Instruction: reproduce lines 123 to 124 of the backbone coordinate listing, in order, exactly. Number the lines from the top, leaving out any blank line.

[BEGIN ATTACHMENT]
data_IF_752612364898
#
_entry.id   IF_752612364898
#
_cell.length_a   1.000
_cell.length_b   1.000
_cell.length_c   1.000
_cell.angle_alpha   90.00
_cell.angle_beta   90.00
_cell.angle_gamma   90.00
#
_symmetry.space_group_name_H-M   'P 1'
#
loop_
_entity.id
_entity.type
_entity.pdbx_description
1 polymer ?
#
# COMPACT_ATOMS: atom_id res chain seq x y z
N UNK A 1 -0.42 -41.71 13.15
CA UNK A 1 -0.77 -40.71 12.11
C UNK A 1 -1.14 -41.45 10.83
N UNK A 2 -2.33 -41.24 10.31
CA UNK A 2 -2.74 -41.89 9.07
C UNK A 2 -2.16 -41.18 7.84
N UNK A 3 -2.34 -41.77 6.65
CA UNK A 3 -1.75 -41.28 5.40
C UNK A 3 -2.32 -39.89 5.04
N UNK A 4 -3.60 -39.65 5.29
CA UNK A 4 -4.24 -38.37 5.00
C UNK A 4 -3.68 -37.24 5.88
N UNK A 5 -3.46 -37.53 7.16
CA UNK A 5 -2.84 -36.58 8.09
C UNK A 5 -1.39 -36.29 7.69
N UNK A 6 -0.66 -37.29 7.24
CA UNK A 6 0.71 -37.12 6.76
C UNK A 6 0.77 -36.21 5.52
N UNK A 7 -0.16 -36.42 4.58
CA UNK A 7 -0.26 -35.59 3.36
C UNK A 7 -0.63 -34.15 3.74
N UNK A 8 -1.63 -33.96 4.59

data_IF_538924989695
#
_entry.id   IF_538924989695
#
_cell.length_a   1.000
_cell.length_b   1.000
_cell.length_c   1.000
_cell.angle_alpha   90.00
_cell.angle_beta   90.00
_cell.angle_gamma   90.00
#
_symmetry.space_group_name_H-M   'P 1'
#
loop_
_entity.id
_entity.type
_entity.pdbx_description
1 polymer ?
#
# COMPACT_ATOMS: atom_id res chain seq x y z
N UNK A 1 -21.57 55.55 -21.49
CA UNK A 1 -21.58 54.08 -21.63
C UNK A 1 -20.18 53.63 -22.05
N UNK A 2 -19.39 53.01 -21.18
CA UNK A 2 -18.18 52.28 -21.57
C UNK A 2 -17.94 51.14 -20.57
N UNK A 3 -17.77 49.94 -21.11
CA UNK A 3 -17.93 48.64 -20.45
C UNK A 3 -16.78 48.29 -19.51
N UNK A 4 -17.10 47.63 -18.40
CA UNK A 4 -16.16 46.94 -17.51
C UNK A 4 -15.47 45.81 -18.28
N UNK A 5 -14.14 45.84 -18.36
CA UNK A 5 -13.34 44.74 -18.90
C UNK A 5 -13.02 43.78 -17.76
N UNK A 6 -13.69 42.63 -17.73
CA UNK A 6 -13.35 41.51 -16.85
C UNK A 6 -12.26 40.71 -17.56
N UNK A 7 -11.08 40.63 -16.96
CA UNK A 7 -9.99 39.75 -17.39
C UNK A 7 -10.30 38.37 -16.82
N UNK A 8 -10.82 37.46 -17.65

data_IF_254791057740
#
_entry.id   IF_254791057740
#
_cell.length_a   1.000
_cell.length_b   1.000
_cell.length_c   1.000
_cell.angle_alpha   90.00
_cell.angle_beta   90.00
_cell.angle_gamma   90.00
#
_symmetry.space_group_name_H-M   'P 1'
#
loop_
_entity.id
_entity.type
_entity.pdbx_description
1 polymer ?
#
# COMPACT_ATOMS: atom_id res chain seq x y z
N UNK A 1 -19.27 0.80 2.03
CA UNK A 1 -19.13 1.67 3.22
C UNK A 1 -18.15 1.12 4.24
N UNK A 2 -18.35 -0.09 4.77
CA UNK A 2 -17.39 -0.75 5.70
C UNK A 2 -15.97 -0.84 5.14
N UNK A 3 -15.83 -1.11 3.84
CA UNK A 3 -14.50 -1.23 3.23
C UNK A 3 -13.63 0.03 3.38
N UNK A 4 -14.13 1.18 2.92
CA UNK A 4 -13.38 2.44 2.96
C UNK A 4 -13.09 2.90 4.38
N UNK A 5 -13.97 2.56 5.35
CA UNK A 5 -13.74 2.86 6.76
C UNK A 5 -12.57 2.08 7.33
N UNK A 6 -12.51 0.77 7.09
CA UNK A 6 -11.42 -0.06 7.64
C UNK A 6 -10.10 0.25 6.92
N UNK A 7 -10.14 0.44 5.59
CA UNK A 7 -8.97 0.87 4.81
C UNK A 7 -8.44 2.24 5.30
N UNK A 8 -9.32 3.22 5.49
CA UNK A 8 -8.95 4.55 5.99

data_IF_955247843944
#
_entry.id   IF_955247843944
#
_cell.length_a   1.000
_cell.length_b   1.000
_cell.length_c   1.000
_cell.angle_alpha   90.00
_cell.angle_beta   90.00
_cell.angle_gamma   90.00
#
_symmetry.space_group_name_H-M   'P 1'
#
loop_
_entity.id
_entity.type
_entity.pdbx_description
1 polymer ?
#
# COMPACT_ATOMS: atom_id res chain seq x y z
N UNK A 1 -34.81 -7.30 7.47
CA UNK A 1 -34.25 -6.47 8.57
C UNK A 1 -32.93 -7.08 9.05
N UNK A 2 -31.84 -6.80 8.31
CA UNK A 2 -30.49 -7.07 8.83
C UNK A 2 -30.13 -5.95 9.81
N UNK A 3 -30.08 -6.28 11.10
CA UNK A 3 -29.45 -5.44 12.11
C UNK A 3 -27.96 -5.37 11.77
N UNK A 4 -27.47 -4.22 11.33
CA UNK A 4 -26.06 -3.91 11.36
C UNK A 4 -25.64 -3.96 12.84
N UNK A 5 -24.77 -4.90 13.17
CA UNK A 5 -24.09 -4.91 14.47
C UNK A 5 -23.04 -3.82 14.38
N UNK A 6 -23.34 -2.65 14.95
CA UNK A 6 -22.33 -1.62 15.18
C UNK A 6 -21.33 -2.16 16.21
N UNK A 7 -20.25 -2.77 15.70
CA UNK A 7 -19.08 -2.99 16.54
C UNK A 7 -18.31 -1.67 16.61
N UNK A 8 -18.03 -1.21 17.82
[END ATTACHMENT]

N UNK A 7 -10.14 0.44 5.59
CA UNK A 7 -8.97 0.87 4.81